Project Gemini followed. It was the precursor to the Apollo projects that would take men to the Moon. The missions went from a one-man space capsule to a two-man vehicle. Gemini was also the first time the new Mission Control Center in Houston, Texas was put into use for flight control.
Finally, NASA launched the Apollo Project. The total expenditure of NASA flights for Apollo was over $25 billion in 1960s dollars. That equates to 2.5% of the United States’ gross domestic product.
The first planned mission met with disaster when Apollo 1 astronauts Gus Grissom, Ed White, and Roger Chaffee all died in a flash fire inside the command module during a prelaunch test in January of 1967.
Apollo 8 was the first mission to orbit the Moon. It was during this flight, astronaut Bill Anders took the famous “Earthrise” photo, showing our planet seeming to hover just above the Moon’s surface. The Apollo 9 and 10 missions tested the lunar module in orbit around the Earth and now NASA was confident that the craft could operate independently as the crew performed its docking and rendezvous maneuvers. These tests closely replicated a lunar landing.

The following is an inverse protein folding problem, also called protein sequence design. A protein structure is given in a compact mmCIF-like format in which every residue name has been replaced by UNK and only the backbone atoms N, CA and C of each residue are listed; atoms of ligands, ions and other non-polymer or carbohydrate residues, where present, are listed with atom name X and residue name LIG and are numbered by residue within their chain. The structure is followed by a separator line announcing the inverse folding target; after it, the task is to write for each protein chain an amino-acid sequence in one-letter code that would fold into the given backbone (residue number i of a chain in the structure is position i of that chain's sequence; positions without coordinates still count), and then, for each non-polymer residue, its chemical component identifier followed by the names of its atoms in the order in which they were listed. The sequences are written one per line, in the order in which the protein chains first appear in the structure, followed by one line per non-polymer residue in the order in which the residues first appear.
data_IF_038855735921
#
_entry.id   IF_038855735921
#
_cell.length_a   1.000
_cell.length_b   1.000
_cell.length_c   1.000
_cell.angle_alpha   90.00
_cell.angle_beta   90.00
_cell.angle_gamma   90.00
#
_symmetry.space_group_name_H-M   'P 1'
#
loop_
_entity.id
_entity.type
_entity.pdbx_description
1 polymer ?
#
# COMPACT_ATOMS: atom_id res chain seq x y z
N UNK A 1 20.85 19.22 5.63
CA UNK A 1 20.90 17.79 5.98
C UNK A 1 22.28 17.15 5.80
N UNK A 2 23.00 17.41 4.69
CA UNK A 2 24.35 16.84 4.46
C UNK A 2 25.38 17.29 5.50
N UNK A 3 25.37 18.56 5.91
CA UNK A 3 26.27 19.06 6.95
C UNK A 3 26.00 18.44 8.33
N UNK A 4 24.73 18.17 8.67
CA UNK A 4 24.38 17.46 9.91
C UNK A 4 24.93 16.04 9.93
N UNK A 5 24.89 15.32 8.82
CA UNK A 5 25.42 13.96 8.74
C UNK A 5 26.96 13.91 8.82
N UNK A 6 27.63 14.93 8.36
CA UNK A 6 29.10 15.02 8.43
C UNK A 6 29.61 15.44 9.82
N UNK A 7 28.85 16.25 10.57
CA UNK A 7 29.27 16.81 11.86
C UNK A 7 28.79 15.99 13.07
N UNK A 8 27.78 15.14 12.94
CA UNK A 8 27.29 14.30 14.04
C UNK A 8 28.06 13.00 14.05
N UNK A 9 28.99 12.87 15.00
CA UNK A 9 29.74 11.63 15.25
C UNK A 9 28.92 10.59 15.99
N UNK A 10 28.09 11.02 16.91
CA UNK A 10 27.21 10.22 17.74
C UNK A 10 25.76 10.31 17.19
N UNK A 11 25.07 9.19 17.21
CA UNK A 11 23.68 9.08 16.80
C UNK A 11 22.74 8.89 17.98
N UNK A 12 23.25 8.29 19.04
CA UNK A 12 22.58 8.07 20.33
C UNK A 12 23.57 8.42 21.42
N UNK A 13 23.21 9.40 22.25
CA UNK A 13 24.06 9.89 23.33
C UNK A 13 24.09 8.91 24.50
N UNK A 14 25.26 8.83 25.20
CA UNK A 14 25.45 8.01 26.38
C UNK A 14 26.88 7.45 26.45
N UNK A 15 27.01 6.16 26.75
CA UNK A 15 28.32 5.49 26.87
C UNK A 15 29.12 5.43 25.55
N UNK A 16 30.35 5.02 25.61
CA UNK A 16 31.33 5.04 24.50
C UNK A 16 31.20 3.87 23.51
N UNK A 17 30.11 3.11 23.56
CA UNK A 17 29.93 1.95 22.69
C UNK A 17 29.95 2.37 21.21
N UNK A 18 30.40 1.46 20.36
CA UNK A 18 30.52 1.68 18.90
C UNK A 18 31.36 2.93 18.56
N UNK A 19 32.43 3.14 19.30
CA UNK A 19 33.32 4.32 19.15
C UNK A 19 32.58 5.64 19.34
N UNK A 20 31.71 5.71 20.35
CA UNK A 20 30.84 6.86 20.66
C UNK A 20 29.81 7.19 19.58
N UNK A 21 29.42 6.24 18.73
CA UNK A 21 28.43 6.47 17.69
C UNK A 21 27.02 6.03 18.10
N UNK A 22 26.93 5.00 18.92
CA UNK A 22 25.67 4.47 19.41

The Apollo 10 mission contained a command and service module named “Charlie Brown” and a lunar module, “Snoopy.” This mission, which launched on May 18, 1969, just two months before Apollo 11, was a “dry run” for the Moon landing.
To get the astronauts to the Earth’s orbit and eventually the Moon, NASA was relying on von Braun’s pet project, the Saturn V rocket. Standing a towering 363 feet tall at the Kennedy Space Center, formerly Cape Canaveral, the Saturn V was known as a heavy lift vehicle and produced a liftoff thrust of 7.6 million pounds. It was the tallest and the most powerful rocket ever launched. It was first used for the Apollo 8 mission and would be used for the launch of Skylab later.